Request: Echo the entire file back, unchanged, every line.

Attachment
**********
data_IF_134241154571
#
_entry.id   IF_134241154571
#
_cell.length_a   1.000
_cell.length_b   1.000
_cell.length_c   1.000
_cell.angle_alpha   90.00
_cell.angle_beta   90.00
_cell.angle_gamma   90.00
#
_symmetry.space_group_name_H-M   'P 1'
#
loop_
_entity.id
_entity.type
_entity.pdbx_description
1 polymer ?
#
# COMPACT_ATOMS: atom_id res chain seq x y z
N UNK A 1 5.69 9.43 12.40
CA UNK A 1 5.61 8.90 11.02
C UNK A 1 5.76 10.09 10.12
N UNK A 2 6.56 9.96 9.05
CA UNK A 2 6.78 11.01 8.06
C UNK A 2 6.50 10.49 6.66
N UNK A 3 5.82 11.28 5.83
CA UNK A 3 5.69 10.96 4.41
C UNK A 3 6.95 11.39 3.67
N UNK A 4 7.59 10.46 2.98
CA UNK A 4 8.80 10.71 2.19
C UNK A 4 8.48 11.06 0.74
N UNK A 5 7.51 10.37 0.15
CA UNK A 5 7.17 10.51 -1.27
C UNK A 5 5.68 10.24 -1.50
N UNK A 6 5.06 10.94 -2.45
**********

data_IF_134241154571
#
_entry.id   IF_134241154571
#
_cell.length_a   1.000
_cell.length_b   1.000
_cell.length_c   1.000
_cell.angle_alpha   90.00
_cell.angle_beta   90.00
_cell.angle_gamma   90.00
#
_symmetry.space_group_name_H-M   'P 1'
#
loop_
_entity.id
_entity.type
_entity.pdbx_description
1 polymer ?
#
# COMPACT_ATOMS: atom_id res chain seq x y z
N UNK A 1 5.69 9.43 12.40
CA UNK A 1 5.61 8.90 11.02
C UNK A 1 5.76 10.09 10.12
N UNK A 2 6.56 9.96 9.05
CA UNK A 2 6.78 11.01 8.06
C UNK A 2 6.50 10.49 6.66
N UNK A 3 5.82 11.28 5.83
CA UNK A 3 5.69 10.96 4.41
C UNK A 3 6.95 11.39 3.67
N UNK A 4 7.59 10.46 2.98
CA UNK A 4 8.80 10.71 2.19
C UNK A 4 8.48 11.06 0.74
N UNK A 5 7.51 10.37 0.15
CA UNK A 5 7.17 10.51 -1.27
C UNK A 5 5.68 10.24 -1.50
N UNK A 6 5.06 10.94 -2.45